The list includes Big Thicket National Preserve in Texas, where nearby private land sales could encroach on wildlife habitat; Denali National Park and Preserve in Alaska, where wilderness could be opened to motorized access and a new route approved into the park.

It also includes Joshua Tree National Park in California, where an adjacent new city may sprout; Shenandoah National Park in Virginia, facing air pollution and invasive species; and Virgin Islands National Park, troubled by fragile coral reefs and declining fish populations.

Parks that made the list this year and last are Everglades National Park in Florida, with questions about management and funding; Glacier National Park in Montana, because of development, infrastructure problems and global warming; Ocmulgee National Monument in Georgia, threatened by a decaying archaeological collection and a proposed highway; and Yellowstone National Park in Wyoming, Montana and Idaho, with air pollution and noise from snowmobiles.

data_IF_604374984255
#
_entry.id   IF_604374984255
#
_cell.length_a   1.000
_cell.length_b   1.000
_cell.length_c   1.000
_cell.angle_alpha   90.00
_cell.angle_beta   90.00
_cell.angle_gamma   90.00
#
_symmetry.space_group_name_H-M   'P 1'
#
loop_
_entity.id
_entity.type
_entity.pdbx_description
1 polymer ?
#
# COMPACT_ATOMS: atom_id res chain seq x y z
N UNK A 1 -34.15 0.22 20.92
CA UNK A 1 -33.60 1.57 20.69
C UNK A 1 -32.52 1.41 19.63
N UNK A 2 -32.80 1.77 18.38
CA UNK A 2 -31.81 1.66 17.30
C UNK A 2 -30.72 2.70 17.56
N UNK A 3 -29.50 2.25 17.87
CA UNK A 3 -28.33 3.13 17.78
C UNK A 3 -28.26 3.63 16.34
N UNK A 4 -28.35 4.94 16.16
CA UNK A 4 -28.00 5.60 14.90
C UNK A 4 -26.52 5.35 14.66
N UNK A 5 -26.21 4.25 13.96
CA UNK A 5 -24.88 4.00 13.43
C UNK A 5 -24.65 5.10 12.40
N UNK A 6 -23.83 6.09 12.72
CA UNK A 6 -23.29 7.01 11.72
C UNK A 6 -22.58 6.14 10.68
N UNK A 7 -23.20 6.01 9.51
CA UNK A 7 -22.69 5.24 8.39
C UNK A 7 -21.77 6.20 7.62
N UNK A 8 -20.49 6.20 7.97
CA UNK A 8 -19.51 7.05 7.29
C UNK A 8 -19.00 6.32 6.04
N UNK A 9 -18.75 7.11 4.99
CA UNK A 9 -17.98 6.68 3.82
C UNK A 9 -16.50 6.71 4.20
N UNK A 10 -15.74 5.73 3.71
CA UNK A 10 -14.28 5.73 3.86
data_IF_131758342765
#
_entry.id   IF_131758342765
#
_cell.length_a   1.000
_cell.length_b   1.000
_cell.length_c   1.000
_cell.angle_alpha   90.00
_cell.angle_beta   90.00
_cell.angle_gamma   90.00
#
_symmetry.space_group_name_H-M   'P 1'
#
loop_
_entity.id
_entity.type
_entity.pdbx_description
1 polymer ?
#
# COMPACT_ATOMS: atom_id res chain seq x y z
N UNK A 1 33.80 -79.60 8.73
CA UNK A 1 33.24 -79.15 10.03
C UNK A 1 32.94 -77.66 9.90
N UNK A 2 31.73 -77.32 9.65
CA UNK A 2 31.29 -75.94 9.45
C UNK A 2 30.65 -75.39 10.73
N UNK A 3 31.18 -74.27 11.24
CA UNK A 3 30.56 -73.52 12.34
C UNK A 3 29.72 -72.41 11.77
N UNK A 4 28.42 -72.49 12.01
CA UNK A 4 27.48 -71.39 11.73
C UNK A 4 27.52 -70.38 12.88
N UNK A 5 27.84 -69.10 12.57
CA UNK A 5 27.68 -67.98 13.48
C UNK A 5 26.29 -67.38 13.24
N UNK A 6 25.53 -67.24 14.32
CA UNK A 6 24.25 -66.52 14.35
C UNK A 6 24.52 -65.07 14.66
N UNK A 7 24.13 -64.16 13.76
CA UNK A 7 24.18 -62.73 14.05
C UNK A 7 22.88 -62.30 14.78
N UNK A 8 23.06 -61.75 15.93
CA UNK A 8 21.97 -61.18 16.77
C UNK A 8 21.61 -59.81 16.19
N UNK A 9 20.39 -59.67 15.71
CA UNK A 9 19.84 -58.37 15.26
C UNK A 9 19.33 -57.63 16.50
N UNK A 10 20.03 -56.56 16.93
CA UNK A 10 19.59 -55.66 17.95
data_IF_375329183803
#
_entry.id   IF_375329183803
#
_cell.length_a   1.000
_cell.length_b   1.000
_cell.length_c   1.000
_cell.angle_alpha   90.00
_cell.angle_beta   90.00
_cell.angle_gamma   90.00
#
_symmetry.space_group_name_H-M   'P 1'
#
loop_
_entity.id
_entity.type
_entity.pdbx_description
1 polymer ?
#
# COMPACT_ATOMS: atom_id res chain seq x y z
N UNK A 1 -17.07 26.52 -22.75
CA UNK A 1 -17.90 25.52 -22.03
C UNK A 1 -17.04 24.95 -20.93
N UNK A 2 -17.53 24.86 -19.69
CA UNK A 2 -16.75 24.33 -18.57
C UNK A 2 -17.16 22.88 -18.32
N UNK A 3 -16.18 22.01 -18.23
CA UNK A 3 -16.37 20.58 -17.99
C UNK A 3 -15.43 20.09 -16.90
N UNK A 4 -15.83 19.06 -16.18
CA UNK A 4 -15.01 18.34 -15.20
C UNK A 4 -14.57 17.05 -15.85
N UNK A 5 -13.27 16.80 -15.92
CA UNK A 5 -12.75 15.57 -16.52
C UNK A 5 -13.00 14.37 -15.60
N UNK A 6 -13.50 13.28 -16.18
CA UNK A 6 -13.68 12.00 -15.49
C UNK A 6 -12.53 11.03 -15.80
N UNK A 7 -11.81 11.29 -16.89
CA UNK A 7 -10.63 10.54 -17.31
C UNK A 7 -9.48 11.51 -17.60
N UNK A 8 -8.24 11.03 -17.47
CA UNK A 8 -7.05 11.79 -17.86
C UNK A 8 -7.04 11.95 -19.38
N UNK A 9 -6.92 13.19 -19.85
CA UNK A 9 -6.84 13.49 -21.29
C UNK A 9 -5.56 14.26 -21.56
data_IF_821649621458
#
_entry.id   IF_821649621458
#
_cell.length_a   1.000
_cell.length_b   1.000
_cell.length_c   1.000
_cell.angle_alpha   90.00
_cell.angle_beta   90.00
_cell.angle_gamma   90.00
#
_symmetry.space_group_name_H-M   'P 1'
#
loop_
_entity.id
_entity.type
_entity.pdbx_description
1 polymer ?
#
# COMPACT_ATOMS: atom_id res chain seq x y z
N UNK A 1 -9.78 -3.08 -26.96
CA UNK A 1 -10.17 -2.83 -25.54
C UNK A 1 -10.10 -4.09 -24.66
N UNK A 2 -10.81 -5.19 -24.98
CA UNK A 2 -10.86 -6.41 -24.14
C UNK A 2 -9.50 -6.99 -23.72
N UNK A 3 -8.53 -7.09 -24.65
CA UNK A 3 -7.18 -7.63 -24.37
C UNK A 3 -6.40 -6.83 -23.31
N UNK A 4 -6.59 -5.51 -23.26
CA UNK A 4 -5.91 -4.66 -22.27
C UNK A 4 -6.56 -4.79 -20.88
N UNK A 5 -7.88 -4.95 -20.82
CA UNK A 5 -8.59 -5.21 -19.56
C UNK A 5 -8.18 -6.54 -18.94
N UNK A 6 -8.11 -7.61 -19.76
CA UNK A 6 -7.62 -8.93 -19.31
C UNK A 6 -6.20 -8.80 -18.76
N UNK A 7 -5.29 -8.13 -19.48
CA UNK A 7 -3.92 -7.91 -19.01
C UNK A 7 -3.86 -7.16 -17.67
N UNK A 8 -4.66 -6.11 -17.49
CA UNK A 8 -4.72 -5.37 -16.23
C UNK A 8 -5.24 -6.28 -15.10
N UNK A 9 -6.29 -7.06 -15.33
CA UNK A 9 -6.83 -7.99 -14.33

Elaine Sevy, a spokeswoman for the National Park Service, said the Bush administration appreciates the group's efforts to bring attention to park problems.

But she said the administration but does not agree with all the group's findings, such as snowmobiles at Yellowstone, which the administration believes can be safely managed using the latest technology.
There have been several national parks which have been downgraded over the years. - John M.

Example:
Ft. Henry National Park, Maryland
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Steve Gruhn
Steve Gruhn